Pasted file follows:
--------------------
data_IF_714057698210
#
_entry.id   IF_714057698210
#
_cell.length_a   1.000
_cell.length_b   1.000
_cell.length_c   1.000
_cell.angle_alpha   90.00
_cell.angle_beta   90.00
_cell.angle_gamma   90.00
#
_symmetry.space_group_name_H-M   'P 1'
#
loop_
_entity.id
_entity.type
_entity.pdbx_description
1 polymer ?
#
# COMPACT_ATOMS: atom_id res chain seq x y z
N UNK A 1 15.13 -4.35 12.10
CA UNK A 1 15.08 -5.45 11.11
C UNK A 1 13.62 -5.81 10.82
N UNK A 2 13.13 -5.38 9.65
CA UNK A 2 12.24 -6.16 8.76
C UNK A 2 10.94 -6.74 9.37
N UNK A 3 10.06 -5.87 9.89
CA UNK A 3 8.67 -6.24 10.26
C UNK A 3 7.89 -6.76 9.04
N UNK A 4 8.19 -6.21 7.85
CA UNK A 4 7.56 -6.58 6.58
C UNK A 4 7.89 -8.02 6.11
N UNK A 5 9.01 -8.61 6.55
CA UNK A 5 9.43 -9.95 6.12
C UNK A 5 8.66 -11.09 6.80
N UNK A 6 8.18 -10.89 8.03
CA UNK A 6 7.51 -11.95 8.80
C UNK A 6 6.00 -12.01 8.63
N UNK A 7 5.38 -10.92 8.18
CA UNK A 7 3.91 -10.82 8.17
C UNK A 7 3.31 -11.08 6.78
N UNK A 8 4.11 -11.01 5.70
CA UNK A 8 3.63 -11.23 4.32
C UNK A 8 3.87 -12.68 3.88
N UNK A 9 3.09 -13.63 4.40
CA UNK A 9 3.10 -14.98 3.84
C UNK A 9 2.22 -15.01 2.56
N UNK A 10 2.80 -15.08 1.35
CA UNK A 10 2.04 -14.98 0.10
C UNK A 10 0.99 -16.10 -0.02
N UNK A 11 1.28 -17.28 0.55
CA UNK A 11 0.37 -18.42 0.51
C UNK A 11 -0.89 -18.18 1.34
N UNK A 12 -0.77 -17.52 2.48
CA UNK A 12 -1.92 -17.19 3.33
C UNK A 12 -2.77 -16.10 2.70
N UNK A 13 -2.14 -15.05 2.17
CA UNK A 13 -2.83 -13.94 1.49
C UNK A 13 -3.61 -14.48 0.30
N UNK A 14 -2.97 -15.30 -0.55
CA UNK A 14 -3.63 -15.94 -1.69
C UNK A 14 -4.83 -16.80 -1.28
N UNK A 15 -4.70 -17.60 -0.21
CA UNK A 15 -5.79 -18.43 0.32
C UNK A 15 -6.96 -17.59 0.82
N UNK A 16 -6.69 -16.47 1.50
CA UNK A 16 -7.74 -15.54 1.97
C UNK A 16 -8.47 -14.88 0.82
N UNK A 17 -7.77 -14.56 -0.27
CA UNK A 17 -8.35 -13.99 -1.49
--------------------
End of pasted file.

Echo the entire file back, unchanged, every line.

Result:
data_IF_714057698210
#
_entry.id   IF_714057698210
#
_cell.length_a   1.000
_cell.length_b   1.000
_cell.length_c   1.000
_cell.angle_alpha   90.00
_cell.angle_beta   90.00
_cell.angle_gamma   90.00
#
_symmetry.space_group_name_H-M   'P 1'
#
loop_
_entity.id
_entity.type
_entity.pdbx_description
1 polymer ?
#
# COMPACT_ATOMS: atom_id res chain seq x y z
N UNK A 1 15.13 -4.35 12.10
CA UNK A 1 15.08 -5.45 11.11
C UNK A 1 13.62 -5.81 10.82
N UNK A 2 13.13 -5.38 9.65
CA UNK A 2 12.24 -6.16 8.76
C UNK A 2 10.94 -6.74 9.37
N UNK A 3 10.06 -5.87 9.89
CA UNK A 3 8.67 -6.24 10.26
C UNK A 3 7.89 -6.76 9.04
N UNK A 4 8.19 -6.21 7.85
CA UNK A 4 7.56 -6.58 6.58
C UNK A 4 7.89 -8.02 6.11
N UNK A 5 9.01 -8.61 6.55
CA UNK A 5 9.43 -9.95 6.12
C UNK A 5 8.66 -11.09 6.80
N UNK A 6 8.18 -10.89 8.03
CA UNK A 6 7.51 -11.95 8.80
C UNK A 6 6.00 -12.01 8.63
N UNK A 7 5.38 -10.92 8.18
CA UNK A 7 3.91 -10.82 8.17
C UNK A 7 3.31 -11.08 6.78
N UNK A 8 4.11 -11.01 5.70
CA UNK A 8 3.63 -11.23 4.32
C UNK A 8 3.87 -12.68 3.88
N UNK A 9 3.09 -13.63 4.40
CA UNK A 9 3.10 -14.98 3.84
C UNK A 9 2.22 -15.01 2.56
N UNK A 10 2.80 -15.08 1.35
CA UNK A 10 2.04 -14.98 0.10
C UNK A 10 0.99 -16.10 -0.02
N UNK A 11 1.28 -17.28 0.55
CA UNK A 11 0.37 -18.42 0.51
C UNK A 11 -0.89 -18.18 1.34
N UNK A 12 -0.77 -17.52 2.48
CA UNK A 12 -1.92 -17.19 3.33
C UNK A 12 -2.77 -16.10 2.70
N UNK A 13 -2.14 -15.05 2.17
CA UNK A 13 -2.83 -13.94 1.49
C UNK A 13 -3.61 -14.48 0.30
N UNK A 14 -2.97 -15.30 -0.55
CA UNK A 14 -3.63 -15.94 -1.69
C UNK A 14 -4.83 -16.80 -1.28
N UNK A 15 -4.70 -17.60 -0.21
CA UNK A 15 -5.79 -18.43 0.32
C UNK A 15 -6.96 -17.59 0.82
N UNK A 16 -6.69 -16.47 1.50
CA UNK A 16 -7.74 -15.54 1.97
C UNK A 16 -8.47 -14.88 0.82
N UNK A 17 -7.77 -14.56 -0.27
CA UNK A 17 -8.35 -13.99 -1.49